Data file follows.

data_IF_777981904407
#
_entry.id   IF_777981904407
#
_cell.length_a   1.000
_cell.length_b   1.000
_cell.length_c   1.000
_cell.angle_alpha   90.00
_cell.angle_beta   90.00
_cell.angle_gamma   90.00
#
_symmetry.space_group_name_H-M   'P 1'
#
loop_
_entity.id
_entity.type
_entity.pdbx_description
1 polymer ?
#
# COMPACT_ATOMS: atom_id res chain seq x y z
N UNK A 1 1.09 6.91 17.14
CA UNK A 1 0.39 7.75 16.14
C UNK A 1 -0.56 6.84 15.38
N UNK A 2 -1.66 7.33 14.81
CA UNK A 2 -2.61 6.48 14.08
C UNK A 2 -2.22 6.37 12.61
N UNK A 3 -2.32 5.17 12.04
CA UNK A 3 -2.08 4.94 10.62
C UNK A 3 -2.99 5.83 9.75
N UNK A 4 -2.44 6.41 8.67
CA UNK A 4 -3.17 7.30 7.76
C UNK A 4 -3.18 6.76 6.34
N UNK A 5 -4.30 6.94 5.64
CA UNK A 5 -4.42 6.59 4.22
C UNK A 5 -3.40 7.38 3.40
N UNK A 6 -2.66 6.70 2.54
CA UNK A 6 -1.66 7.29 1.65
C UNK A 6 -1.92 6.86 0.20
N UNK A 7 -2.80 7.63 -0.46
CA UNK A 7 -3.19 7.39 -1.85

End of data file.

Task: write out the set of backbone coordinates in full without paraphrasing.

data_IF_777981904407
#
_entry.id   IF_777981904407
#
_cell.length_a   1.000
_cell.length_b   1.000
_cell.length_c   1.000
_cell.angle_alpha   90.00
_cell.angle_beta   90.00
_cell.angle_gamma   90.00
#
_symmetry.space_group_name_H-M   'P 1'
#
loop_
_entity.id
_entity.type
_entity.pdbx_description
1 polymer ?
#
# COMPACT_ATOMS: atom_id res chain seq x y z
N UNK A 1 1.09 6.91 17.14
CA UNK A 1 0.39 7.75 16.14
C UNK A 1 -0.56 6.84 15.38
N UNK A 2 -1.66 7.33 14.81
CA UNK A 2 -2.61 6.48 14.08
C UNK A 2 -2.22 6.37 12.61
N UNK A 3 -2.32 5.17 12.04
CA UNK A 3 -2.08 4.94 10.62
C UNK A 3 -2.99 5.83 9.75
N UNK A 4 -2.44 6.41 8.67
CA UNK A 4 -3.17 7.30 7.76
C UNK A 4 -3.18 6.76 6.34
N UNK A 5 -4.30 6.94 5.64
CA UNK A 5 -4.42 6.59 4.22
C UNK A 5 -3.40 7.38 3.40
N UNK A 6 -2.66 6.70 2.54
CA UNK A 6 -1.66 7.29 1.65
C UNK A 6 -1.92 6.86 0.20
N UNK A 7 -2.80 7.63 -0.46
CA UNK A 7 -3.19 7.39 -1.85